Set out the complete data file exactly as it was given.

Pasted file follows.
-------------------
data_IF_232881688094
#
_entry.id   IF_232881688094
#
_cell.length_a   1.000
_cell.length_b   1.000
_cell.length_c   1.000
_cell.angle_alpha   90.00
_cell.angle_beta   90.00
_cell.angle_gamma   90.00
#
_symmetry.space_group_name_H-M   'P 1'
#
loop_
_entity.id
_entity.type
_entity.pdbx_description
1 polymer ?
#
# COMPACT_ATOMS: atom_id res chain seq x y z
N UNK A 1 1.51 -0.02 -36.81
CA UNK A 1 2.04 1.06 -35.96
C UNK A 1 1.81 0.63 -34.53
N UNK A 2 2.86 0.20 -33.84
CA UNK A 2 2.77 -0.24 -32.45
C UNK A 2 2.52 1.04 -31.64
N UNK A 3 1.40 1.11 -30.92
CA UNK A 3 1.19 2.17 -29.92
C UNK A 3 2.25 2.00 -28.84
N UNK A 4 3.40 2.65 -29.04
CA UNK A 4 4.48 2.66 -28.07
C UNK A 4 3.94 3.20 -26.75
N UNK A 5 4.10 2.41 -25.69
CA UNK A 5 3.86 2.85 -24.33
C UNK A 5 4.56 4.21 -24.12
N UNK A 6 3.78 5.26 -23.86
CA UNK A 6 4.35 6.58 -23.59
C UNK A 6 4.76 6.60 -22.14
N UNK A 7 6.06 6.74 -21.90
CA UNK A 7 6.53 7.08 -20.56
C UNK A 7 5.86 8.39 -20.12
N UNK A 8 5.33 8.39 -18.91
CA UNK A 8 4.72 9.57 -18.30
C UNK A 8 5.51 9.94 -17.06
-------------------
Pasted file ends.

data_IF_232881688094
#
_entry.id   IF_232881688094
#
_cell.length_a   1.000
_cell.length_b   1.000
_cell.length_c   1.000
_cell.angle_alpha   90.00
_cell.angle_beta   90.00
_cell.angle_gamma   90.00
#
_symmetry.space_group_name_H-M   'P 1'
#
loop_
_entity.id
_entity.type
_entity.pdbx_description
1 polymer ?
#
# COMPACT_ATOMS: atom_id res chain seq x y z
N UNK A 1 1.51 -0.02 -36.81
CA UNK A 1 2.04 1.06 -35.96
C UNK A 1 1.81 0.63 -34.53
N UNK A 2 2.86 0.20 -33.84
CA UNK A 2 2.77 -0.24 -32.45
C UNK A 2 2.52 1.04 -31.64
N UNK A 3 1.40 1.11 -30.92
CA UNK A 3 1.19 2.17 -29.92
C UNK A 3 2.25 2.00 -28.84
N UNK A 4 3.40 2.65 -29.04
CA UNK A 4 4.48 2.66 -28.07
C UNK A 4 3.94 3.20 -26.75
N UNK A 5 4.10 2.41 -25.69
CA UNK A 5 3.86 2.85 -24.33
C UNK A 5 4.56 4.21 -24.12
N UNK A 6 3.78 5.26 -23.86
CA UNK A 6 4.35 6.58 -23.59
C UNK A 6 4.76 6.60 -22.14
N UNK A 7 6.06 6.74 -21.90
CA UNK A 7 6.53 7.08 -20.56
C UNK A 7 5.86 8.39 -20.12
N UNK A 8 5.33 8.39 -18.91
CA UNK A 8 4.72 9.57 -18.30
C UNK A 8 5.51 9.94 -17.06